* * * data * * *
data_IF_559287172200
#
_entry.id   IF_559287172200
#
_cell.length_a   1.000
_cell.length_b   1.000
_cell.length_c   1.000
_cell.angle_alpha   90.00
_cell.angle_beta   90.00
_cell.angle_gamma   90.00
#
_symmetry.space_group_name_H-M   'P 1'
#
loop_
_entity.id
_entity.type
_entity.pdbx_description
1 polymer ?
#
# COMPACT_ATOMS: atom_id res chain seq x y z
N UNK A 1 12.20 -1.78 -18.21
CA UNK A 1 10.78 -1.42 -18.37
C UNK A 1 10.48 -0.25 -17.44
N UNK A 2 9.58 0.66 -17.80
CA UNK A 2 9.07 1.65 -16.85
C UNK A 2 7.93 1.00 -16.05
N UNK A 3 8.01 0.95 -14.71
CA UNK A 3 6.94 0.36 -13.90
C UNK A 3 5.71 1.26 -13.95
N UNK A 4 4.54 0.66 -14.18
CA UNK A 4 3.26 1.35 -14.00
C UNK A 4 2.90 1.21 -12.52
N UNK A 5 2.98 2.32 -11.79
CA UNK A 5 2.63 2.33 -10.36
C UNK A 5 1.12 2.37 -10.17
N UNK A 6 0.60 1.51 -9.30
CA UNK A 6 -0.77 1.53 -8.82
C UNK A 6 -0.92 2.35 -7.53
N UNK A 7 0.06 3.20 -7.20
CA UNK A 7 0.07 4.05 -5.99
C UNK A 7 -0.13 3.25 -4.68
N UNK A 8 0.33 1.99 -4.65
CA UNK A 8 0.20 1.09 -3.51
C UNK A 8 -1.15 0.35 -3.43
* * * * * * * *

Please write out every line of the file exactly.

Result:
data_IF_559287172200
#
_entry.id   IF_559287172200
#
_cell.length_a   1.000
_cell.length_b   1.000
_cell.length_c   1.000
_cell.angle_alpha   90.00
_cell.angle_beta   90.00
_cell.angle_gamma   90.00
#
_symmetry.space_group_name_H-M   'P 1'
#
loop_
_entity.id
_entity.type
_entity.pdbx_description
1 polymer ?
#
# COMPACT_ATOMS: atom_id res chain seq x y z
N UNK A 1 12.20 -1.78 -18.21
CA UNK A 1 10.78 -1.42 -18.37
C UNK A 1 10.48 -0.25 -17.44
N UNK A 2 9.58 0.66 -17.80
CA UNK A 2 9.07 1.65 -16.85
C UNK A 2 7.93 1.00 -16.05
N UNK A 3 8.01 0.95 -14.71
CA UNK A 3 6.94 0.36 -13.90
C UNK A 3 5.71 1.26 -13.95
N UNK A 4 4.54 0.66 -14.18
CA UNK A 4 3.26 1.35 -14.00
C UNK A 4 2.90 1.21 -12.52
N UNK A 5 2.98 2.32 -11.79
CA UNK A 5 2.63 2.33 -10.36
C UNK A 5 1.12 2.37 -10.17
N UNK A 6 0.60 1.51 -9.30
CA UNK A 6 -0.77 1.53 -8.82
C UNK A 6 -0.92 2.35 -7.53
N UNK A 7 0.06 3.20 -7.20
CA UNK A 7 0.07 4.05 -5.99
C UNK A 7 -0.13 3.25 -4.68
N UNK A 8 0.33 1.99 -4.65
CA UNK A 8 0.20 1.09 -3.51
C UNK A 8 -1.15 0.35 -3.43